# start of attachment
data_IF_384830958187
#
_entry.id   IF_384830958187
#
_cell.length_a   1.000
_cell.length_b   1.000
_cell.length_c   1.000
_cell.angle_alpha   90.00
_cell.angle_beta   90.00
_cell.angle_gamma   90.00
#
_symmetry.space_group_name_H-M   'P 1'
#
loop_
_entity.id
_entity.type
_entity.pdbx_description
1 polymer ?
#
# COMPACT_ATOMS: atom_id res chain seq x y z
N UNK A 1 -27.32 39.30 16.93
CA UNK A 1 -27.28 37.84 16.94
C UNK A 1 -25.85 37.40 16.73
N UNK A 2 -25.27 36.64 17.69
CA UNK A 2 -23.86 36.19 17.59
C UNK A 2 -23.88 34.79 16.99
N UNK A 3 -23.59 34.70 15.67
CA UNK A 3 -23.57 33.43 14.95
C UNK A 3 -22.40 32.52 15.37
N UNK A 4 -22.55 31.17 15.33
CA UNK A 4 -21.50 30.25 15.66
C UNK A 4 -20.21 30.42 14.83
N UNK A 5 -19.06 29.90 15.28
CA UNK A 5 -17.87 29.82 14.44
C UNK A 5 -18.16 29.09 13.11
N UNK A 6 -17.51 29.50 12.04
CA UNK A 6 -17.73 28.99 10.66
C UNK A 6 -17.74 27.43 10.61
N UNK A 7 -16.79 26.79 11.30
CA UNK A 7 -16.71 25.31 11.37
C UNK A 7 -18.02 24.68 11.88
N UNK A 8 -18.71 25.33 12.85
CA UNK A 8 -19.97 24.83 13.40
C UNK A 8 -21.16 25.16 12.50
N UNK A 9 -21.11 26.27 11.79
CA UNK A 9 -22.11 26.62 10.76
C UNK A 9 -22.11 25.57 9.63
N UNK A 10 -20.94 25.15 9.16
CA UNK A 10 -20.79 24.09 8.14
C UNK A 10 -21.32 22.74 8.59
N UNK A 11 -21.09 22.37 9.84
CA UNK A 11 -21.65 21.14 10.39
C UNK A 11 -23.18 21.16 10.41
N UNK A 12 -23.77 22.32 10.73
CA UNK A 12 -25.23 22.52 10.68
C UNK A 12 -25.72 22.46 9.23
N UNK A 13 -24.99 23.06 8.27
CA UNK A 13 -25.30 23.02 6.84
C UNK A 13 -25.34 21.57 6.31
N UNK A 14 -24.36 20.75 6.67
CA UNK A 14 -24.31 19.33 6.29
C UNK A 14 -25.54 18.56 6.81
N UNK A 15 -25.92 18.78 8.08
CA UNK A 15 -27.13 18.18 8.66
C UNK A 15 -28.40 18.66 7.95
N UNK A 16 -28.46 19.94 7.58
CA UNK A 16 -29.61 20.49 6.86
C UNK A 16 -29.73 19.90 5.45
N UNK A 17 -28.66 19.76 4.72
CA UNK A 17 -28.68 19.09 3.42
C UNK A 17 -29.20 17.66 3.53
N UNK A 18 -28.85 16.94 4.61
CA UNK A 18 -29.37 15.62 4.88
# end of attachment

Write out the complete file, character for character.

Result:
data_IF_384830958187
#
_entry.id   IF_384830958187
#
_cell.length_a   1.000
_cell.length_b   1.000
_cell.length_c   1.000
_cell.angle_alpha   90.00
_cell.angle_beta   90.00
_cell.angle_gamma   90.00
#
_symmetry.space_group_name_H-M   'P 1'
#
loop_
_entity.id
_entity.type
_entity.pdbx_description
1 polymer ?
#
# COMPACT_ATOMS: atom_id res chain seq x y z
N UNK A 1 -27.32 39.30 16.93
CA UNK A 1 -27.28 37.84 16.94
C UNK A 1 -25.85 37.40 16.73
N UNK A 2 -25.27 36.64 17.69
CA UNK A 2 -23.86 36.19 17.59
C UNK A 2 -23.88 34.79 16.99
N UNK A 3 -23.59 34.70 15.67
CA UNK A 3 -23.57 33.43 14.95
C UNK A 3 -22.40 32.52 15.37
N UNK A 4 -22.55 31.17 15.33
CA UNK A 4 -21.50 30.25 15.66
C UNK A 4 -20.21 30.42 14.83
N UNK A 5 -19.06 29.90 15.28
CA UNK A 5 -17.87 29.82 14.44
C UNK A 5 -18.16 29.09 13.11
N UNK A 6 -17.51 29.50 12.04
CA UNK A 6 -17.73 28.99 10.66
C UNK A 6 -17.74 27.43 10.61
N UNK A 7 -16.79 26.79 11.30
CA UNK A 7 -16.71 25.31 11.37
C UNK A 7 -18.02 24.68 11.88
N UNK A 8 -18.71 25.33 12.85
CA UNK A 8 -19.97 24.83 13.40
C UNK A 8 -21.16 25.16 12.50
N UNK A 9 -21.11 26.27 11.79
CA UNK A 9 -22.11 26.62 10.76
C UNK A 9 -22.11 25.57 9.63
N UNK A 10 -20.94 25.15 9.16
CA UNK A 10 -20.79 24.09 8.14
C UNK A 10 -21.32 22.74 8.59
N UNK A 11 -21.09 22.37 9.84
CA UNK A 11 -21.65 21.14 10.39
C UNK A 11 -23.18 21.16 10.41
N UNK A 12 -23.77 22.32 10.73
CA UNK A 12 -25.23 22.52 10.68
C UNK A 12 -25.72 22.46 9.23
N UNK A 13 -24.99 23.06 8.27
CA UNK A 13 -25.30 23.02 6.84
C UNK A 13 -25.34 21.57 6.31
N UNK A 14 -24.36 20.75 6.67
CA UNK A 14 -24.31 19.33 6.29
C UNK A 14 -25.54 18.56 6.81
N UNK A 15 -25.92 18.78 8.08
CA UNK A 15 -27.13 18.18 8.66
C UNK A 15 -28.40 18.66 7.95
N UNK A 16 -28.46 19.94 7.58
CA UNK A 16 -29.61 20.49 6.86
C UNK A 16 -29.73 19.90 5.45
N UNK A 17 -28.66 19.76 4.72
CA UNK A 17 -28.68 19.09 3.42
C UNK A 17 -29.20 17.66 3.53
N UNK A 18 -28.85 16.94 4.61
CA UNK A 18 -29.37 15.62 4.88